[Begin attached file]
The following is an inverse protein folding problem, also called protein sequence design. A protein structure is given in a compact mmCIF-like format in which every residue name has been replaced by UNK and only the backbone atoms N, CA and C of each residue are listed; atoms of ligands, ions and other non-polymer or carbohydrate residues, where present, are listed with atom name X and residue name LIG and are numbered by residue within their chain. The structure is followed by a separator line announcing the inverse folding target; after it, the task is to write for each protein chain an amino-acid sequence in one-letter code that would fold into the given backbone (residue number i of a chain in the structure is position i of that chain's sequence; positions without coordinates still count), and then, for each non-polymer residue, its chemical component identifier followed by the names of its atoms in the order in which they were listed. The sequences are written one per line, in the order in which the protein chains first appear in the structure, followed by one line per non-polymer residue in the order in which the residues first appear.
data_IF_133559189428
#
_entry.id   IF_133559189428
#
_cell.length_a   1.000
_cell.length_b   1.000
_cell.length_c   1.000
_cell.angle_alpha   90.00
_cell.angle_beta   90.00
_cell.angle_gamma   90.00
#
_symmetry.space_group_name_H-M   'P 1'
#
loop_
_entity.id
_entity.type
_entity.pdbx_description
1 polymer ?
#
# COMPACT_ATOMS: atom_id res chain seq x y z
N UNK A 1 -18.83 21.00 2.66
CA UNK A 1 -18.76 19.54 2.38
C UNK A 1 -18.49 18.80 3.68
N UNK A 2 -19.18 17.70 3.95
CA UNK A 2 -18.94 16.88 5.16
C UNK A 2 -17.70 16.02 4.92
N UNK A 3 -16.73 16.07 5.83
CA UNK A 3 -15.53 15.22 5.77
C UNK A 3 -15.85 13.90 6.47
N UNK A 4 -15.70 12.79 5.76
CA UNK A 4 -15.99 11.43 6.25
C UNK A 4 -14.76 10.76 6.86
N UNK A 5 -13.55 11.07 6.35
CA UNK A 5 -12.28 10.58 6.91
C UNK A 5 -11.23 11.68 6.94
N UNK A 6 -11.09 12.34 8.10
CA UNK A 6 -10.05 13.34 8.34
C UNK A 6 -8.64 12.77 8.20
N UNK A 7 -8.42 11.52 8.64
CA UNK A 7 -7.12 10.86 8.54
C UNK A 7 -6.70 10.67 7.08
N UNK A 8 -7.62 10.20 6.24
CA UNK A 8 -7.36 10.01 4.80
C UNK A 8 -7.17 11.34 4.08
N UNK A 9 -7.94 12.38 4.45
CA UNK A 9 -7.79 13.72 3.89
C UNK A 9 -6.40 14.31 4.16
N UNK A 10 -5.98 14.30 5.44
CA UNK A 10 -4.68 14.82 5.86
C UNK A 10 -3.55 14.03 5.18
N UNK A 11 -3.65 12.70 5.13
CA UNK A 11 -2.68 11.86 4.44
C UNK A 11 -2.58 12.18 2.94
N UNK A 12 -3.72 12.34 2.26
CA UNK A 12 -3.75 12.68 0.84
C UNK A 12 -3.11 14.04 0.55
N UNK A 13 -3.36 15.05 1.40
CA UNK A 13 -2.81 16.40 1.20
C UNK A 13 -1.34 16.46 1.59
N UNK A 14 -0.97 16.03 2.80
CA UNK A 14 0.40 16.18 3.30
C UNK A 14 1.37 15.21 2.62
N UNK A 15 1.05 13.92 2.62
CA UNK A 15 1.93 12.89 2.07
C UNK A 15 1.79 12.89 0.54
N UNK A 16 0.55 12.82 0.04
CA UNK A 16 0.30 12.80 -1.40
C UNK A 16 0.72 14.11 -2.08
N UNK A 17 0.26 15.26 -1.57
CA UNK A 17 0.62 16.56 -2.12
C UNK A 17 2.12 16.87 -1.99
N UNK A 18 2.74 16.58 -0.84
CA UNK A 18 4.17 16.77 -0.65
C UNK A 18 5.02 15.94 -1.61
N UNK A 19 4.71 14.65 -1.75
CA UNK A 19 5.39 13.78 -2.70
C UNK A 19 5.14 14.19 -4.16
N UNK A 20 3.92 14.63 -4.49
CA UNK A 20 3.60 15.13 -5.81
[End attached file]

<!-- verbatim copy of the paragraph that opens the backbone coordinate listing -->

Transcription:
The following is an inverse protein folding problem, also called protein sequence design. A protein structure is given in a compact mmCIF-like format in which every residue name has been replaced by UNK and only the backbone atoms N, CA and C of each residue are listed; atoms of ligands, ions and other non-polymer or carbohydrate residues, where present, are listed with atom name X and residue name LIG and are numbered by residue within their chain. The structure is followed by a separator line announcing the inverse folding target; after it, the task is to write for each protein chain an amino-acid sequence in one-letter code that would fold into the given backbone (residue number i of a chain in the structure is position i of that chain's sequence; positions without coordinates still count), and then, for each non-polymer residue, its chemical component identifier followed by the names of its atoms in the order in which they were listed. The sequences are written one per line, in the order in which the protein chains first appear in the structure, followed by one line per non-polymer residue in the order in which the residues first appear.